Depression: Offering Support

Trying to offer support to a friend or loved one with depression can be hard. You may not know how to act. You may worry that you'll say the wrong thing.

Here are some suggestions about how to offer positive support.

  • Don't ask your loved one to snap out of it. Depression is a real medical illness. People who are depressed can't just "pull themselves together" and feel better. Recovering from depression takes time and treatment. Think about it: You wouldn't ask someone with cancer to snap out of it. Depression is just as real and just as serious an illness.
  • Listen. Right now, what your loved one with depression may need most is someone to listen. Don't dismiss their concerns. Don't assume that you know what they are going through. Just listen.
  • Encourage your depressed loved one to be more active. Most people who are depressed isolate themselves. Isolation can make things worse. So gently encourage your friend with depression to get out more. Suggest that you do things together. Invite your loved one out to dinner or to a walk around the neighborhood.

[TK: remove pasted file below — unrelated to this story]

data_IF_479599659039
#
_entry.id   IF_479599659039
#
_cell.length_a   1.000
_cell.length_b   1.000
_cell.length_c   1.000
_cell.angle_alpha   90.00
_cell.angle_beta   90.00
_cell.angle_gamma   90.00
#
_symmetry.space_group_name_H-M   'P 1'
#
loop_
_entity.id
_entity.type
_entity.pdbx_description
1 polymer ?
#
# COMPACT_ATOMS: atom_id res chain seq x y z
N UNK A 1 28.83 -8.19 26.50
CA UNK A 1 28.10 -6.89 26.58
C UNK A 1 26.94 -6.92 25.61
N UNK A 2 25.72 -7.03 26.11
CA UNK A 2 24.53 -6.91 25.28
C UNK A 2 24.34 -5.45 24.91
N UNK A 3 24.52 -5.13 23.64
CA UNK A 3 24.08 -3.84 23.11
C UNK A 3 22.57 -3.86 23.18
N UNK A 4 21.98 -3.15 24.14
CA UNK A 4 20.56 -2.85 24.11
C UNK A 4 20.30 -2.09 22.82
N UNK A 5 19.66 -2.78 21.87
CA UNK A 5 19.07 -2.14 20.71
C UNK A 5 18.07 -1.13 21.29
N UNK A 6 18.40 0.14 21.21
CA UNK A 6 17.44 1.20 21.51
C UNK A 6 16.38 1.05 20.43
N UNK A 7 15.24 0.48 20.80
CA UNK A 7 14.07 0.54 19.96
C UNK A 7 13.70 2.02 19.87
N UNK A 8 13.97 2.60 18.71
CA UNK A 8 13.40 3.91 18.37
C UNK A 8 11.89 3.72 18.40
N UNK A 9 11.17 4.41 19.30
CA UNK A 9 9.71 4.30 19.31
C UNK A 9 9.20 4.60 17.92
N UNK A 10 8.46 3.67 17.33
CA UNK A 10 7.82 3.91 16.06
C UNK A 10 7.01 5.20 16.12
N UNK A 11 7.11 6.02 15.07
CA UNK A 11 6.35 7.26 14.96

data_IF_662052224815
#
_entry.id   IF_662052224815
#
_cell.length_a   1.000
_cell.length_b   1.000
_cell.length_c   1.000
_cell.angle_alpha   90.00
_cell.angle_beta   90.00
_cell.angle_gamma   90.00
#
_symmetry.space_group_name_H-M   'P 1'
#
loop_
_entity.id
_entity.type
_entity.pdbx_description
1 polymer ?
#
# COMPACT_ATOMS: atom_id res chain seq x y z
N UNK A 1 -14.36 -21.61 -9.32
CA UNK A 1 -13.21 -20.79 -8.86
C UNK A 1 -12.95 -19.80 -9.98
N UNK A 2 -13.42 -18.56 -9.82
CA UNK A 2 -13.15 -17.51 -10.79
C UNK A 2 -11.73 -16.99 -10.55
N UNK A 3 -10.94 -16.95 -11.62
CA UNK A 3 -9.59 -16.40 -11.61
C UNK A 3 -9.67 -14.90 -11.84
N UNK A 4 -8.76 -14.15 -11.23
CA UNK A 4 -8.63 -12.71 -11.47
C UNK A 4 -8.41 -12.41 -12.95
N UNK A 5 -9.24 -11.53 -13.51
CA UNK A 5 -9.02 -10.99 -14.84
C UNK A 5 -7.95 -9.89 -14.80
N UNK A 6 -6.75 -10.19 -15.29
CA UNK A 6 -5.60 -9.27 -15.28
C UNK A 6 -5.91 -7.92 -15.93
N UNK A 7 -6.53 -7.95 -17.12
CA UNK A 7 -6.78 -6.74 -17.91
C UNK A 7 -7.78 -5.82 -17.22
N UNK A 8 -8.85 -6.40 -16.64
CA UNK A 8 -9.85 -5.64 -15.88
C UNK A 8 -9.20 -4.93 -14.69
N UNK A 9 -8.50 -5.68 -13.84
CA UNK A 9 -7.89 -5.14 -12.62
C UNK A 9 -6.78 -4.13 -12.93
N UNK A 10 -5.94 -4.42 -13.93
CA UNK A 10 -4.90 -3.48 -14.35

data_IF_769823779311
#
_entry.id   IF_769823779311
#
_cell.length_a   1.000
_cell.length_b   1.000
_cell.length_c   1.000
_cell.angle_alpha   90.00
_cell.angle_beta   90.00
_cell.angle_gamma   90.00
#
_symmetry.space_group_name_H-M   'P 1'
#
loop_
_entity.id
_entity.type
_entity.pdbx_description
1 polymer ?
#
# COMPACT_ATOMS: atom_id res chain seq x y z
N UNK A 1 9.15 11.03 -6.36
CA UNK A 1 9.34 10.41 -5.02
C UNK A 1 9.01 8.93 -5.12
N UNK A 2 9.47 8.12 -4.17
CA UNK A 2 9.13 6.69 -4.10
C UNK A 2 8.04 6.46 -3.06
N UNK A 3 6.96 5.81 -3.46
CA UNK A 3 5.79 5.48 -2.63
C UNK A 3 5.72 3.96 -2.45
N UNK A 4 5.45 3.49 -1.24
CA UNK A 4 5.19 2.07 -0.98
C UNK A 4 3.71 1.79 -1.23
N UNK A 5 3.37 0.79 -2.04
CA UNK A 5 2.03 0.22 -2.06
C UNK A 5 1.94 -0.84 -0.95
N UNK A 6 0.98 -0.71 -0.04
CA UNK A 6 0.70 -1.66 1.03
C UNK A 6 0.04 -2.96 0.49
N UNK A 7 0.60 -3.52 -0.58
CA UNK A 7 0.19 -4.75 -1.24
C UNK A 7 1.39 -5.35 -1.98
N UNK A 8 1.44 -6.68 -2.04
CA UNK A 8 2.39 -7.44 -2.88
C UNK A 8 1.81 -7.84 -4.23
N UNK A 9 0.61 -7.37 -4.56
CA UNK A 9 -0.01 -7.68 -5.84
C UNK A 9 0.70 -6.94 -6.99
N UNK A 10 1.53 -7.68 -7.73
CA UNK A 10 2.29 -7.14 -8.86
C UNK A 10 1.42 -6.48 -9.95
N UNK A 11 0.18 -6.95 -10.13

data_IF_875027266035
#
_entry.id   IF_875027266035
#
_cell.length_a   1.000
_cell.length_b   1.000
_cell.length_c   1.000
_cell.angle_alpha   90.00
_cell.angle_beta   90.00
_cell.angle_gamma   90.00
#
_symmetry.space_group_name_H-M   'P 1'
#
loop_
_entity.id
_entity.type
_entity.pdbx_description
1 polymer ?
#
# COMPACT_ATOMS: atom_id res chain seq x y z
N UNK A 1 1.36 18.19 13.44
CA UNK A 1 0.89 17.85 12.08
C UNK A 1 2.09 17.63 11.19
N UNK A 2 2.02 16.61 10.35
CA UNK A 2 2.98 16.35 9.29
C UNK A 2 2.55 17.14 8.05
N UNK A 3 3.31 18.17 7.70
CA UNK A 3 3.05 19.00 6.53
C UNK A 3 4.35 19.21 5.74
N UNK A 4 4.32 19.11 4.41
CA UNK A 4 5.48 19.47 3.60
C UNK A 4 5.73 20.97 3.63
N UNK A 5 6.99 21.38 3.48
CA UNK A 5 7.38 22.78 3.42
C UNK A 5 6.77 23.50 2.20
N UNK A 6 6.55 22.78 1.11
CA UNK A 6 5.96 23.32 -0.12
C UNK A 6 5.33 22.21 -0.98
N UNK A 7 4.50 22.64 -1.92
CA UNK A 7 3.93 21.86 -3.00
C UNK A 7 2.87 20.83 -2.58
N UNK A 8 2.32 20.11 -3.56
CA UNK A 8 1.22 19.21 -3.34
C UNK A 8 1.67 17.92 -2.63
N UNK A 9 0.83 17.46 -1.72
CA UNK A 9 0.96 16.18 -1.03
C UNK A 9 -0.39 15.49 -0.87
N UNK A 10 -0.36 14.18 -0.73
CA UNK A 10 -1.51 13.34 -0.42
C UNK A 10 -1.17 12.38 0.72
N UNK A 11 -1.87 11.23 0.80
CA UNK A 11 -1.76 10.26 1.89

• Don't push too hard. Be encouraging but not forceful. Don't make demands. People who are depressed feel overwhelmed as it is. If you're always pushing, a person with depression may pull back more. So if your friend or loved one declines your invitations, don't force the issue. Instead, just give it a little time and then ask again. Be persistent but gentle.
  • Encourage your loved one to stick with treatment. It's key that your loved one with depression stay on any prescribed medications and get regular checkups. They may also need encouragement to eat well, get enough sleep, and stay away from alcohol and drugs. You could also offer to go with your loved one to therapy or health care appointments.
  • Create a stable environment. Reducing stress around the home can help a person with depression. Try to get your loved one on a schedule, so they know what to expect each day.
  • Emphasize that your loved one will feel better. Because of depression, your loved one may feel hopeless. Be reassuring. Depression distorts a person's perception of the world. But with time and treatment, your friend or loved one will see clearly again.


WebMD Medical Reference Reviewed by Smitha Bhandari, MD on January 21, 2020


SOURCES: Depression and Bipolar Support Alliance: "Helping a Friend or Family Member With Depression or Bipolar Disorder," 2004. Depression and Bipolar Support Alliance: "Finding Peace of Mind: Treatment Strategies for Depression and Bipolar Disorder." American Psychiatric Association: "Practice Guideline for the Treatment of Patients With Major Depression," 2000. Fochtmann, L. and Gelenberg, A. Guideline Watch: Practice Guideline for the Treatment of Patients with Major Depressive Disorder, 2nd Edition. Focus, Winter 2005: vol 3: pp 34-42. Depression and Bipolar Support Alliance: "Psychotherapy: How It Works and How It Can Help." Depression and Bipolar Support Alliance: "You've Just Been Diagnosed ... What Now?"

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